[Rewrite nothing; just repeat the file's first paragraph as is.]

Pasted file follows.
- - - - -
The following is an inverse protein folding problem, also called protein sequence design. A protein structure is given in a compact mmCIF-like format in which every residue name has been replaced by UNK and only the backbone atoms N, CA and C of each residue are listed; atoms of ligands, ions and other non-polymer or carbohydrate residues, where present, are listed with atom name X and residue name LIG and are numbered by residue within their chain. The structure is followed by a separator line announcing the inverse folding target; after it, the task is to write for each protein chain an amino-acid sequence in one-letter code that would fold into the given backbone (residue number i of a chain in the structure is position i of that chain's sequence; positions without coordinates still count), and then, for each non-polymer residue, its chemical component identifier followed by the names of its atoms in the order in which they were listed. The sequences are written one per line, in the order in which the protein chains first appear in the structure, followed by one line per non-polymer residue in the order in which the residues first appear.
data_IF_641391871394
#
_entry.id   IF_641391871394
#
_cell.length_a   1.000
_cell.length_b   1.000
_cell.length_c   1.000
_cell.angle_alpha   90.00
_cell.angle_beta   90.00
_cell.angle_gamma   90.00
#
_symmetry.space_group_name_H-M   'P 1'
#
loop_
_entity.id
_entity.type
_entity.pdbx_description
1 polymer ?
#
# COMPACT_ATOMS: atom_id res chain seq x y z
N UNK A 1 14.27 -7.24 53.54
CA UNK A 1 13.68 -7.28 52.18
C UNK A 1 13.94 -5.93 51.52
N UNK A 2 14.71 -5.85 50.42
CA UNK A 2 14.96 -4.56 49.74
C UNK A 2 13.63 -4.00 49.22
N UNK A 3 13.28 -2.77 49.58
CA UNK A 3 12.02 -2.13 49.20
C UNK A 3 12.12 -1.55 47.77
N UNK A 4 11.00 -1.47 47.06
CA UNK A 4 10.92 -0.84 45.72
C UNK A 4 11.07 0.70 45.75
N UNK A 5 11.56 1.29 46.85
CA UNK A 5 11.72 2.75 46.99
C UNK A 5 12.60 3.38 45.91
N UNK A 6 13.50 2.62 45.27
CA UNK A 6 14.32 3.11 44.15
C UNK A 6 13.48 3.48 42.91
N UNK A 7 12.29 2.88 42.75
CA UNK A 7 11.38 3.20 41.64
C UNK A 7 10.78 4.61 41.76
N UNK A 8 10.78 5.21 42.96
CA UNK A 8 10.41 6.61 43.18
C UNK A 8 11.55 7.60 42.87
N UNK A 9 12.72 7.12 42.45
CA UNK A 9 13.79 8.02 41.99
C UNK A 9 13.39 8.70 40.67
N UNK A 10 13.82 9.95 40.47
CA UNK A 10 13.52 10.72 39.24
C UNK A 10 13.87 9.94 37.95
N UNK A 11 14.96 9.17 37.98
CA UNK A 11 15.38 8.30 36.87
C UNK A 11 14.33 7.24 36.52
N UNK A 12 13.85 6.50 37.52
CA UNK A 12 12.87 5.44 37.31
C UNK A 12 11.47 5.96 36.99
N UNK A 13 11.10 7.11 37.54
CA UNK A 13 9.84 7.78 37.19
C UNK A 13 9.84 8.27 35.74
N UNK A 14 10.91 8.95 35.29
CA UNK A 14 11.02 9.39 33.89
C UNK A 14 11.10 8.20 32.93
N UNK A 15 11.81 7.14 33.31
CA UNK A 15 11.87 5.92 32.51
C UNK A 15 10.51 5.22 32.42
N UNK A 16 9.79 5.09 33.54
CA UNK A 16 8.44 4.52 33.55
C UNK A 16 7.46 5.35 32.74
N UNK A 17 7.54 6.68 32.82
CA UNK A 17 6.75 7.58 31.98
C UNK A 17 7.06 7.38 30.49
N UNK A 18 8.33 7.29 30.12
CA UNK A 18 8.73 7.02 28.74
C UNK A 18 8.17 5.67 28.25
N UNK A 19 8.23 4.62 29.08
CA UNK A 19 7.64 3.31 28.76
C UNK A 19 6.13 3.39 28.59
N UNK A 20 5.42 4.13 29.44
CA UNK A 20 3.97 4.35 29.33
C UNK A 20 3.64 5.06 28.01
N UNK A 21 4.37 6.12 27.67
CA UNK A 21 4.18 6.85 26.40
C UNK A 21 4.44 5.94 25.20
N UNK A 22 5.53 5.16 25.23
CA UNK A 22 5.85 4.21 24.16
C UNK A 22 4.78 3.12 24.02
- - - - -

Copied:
The following is an inverse protein folding problem, also called protein sequence design. A protein structure is given in a compact mmCIF-like format in which every residue name has been replaced by UNK and only the backbone atoms N, CA and C of each residue are listed; atoms of ligands, ions and other non-polymer or carbohydrate residues, where present, are listed with atom name X and residue name LIG and are numbered by residue within their chain. The structure is followed by a separator line announcing the inverse folding target; after it, the task is to write for each protein chain an amino-acid sequence in one-letter code that would fold into the given backbone (residue number i of a chain in the structure is position i of that chain's sequence; positions without coordinates still count), and then, for each non-polymer residue, its chemical component identifier followed by the names of its atoms in the order in which they were listed. The sequences are written one per line, in the order in which the protein chains first appear in the structure, followed by one line per non-polymer residue in the order in which the residues first appear.